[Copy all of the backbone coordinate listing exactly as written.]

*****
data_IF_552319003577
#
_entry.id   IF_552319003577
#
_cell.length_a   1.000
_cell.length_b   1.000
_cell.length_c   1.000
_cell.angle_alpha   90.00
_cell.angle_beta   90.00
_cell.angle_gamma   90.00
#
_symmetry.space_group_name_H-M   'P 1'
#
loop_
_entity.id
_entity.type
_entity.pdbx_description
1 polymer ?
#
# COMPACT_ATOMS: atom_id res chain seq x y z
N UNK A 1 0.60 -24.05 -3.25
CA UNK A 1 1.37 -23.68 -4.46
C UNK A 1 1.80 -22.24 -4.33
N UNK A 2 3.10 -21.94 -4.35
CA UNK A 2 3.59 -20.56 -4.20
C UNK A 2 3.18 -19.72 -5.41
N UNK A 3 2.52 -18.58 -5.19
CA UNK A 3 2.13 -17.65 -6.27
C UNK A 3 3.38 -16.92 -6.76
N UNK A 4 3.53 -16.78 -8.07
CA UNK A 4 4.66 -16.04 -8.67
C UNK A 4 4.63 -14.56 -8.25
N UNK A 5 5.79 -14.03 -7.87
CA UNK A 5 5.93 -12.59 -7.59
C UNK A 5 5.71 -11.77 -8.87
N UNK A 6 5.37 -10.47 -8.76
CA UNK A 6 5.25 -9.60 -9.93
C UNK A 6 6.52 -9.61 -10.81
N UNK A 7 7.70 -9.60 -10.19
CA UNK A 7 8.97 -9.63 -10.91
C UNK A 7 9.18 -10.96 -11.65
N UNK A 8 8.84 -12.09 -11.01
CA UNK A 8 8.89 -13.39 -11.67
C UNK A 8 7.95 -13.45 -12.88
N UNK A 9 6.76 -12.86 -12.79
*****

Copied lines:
data_IF_552319003577
#
_entry.id   IF_552319003577
#
_cell.length_a   1.000
_cell.length_b   1.000
_cell.length_c   1.000
_cell.angle_alpha   90.00
_cell.angle_beta   90.00
_cell.angle_gamma   90.00
#
_symmetry.space_group_name_H-M   'P 1'
#
loop_
_entity.id
_entity.type
_entity.pdbx_description
1 polymer ?
#
# COMPACT_ATOMS: atom_id res chain seq x y z
N UNK A 1 0.60 -24.05 -3.25
CA UNK A 1 1.37 -23.68 -4.46
C UNK A 1 1.80 -22.24 -4.33
N UNK A 2 3.10 -21.94 -4.35
CA UNK A 2 3.59 -20.56 -4.20
C UNK A 2 3.18 -19.72 -5.41
N UNK A 3 2.52 -18.58 -5.19
CA UNK A 3 2.13 -17.65 -6.27
C UNK A 3 3.38 -16.92 -6.76
N UNK A 4 3.53 -16.78 -8.07
CA UNK A 4 4.66 -16.04 -8.67
C UNK A 4 4.63 -14.56 -8.25
N UNK A 5 5.79 -14.03 -7.87
CA UNK A 5 5.93 -12.59 -7.59
C UNK A 5 5.71 -11.77 -8.87
N UNK A 6 5.37 -10.47 -8.76
CA UNK A 6 5.25 -9.60 -9.93
C UNK A 6 6.52 -9.61 -10.81
N UNK A 7 7.70 -9.60 -10.19
CA UNK A 7 8.97 -9.63 -10.91
C UNK A 7 9.18 -10.96 -11.65
N UNK A 8 8.84 -12.09 -11.01
CA UNK A 8 8.89 -13.39 -11.67
C UNK A 8 7.95 -13.45 -12.88
N UNK A 9 6.76 -12.86 -12.79